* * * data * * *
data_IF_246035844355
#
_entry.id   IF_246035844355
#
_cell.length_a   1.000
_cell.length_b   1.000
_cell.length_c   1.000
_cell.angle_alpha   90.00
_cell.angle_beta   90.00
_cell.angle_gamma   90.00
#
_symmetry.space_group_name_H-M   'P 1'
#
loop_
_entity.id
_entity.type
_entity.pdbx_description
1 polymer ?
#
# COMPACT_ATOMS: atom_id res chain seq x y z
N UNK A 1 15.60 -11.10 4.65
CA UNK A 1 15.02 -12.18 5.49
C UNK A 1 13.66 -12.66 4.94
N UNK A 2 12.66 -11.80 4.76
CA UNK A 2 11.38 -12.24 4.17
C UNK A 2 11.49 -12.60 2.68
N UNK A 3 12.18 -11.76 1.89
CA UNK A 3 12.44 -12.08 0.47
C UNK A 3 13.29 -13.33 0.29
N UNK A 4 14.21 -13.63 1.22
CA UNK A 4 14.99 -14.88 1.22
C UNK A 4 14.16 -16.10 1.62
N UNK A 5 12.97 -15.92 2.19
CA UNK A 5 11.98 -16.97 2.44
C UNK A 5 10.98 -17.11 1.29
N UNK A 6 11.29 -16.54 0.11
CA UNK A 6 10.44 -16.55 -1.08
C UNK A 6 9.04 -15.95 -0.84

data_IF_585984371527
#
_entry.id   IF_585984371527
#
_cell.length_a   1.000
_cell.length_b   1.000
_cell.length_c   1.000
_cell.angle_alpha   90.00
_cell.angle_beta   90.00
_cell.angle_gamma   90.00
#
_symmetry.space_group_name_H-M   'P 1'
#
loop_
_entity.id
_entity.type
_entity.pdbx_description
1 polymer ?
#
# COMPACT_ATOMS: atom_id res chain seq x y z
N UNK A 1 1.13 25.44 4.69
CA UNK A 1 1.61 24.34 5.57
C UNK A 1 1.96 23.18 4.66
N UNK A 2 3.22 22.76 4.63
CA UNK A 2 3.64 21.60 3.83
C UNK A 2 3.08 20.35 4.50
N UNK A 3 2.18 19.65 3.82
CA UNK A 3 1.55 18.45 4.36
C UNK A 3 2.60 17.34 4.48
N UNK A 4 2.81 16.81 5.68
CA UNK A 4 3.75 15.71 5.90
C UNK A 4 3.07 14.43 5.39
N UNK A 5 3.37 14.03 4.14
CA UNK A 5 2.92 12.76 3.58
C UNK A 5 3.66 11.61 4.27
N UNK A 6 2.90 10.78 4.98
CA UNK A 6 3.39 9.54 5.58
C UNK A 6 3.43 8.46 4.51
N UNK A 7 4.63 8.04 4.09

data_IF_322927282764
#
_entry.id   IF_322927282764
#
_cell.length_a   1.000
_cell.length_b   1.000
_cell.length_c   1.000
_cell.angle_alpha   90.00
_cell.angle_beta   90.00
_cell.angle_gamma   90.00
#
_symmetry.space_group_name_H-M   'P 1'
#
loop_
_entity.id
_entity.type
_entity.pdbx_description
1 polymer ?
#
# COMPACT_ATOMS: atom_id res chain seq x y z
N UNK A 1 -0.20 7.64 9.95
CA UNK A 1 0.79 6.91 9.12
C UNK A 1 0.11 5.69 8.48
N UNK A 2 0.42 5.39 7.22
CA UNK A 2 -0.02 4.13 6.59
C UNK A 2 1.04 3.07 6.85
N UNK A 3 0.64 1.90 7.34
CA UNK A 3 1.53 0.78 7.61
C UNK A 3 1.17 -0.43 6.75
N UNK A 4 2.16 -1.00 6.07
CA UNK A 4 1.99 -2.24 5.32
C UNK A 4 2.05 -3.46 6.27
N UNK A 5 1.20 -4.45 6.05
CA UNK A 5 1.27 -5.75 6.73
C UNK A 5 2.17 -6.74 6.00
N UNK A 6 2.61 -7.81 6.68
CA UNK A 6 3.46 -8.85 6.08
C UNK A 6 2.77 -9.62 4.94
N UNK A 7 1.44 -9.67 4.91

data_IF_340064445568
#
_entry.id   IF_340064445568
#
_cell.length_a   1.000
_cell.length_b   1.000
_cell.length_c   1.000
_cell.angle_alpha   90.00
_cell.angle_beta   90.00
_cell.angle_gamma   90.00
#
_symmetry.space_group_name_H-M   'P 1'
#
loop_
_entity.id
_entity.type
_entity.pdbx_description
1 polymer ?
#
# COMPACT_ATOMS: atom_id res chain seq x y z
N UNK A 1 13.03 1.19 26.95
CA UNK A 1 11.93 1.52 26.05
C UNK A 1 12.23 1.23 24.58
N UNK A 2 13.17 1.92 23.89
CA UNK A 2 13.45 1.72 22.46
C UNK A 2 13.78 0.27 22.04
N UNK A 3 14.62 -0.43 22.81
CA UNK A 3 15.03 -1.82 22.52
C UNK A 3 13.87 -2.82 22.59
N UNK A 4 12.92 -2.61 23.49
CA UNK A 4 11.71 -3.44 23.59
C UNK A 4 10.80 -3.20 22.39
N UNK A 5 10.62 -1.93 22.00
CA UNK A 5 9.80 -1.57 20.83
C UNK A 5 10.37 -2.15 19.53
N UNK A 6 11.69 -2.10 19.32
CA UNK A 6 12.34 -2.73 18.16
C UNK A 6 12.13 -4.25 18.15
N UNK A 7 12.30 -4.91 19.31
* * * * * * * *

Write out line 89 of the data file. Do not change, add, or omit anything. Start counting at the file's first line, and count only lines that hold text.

_symmetry.space_group_name_H-M   'P 1'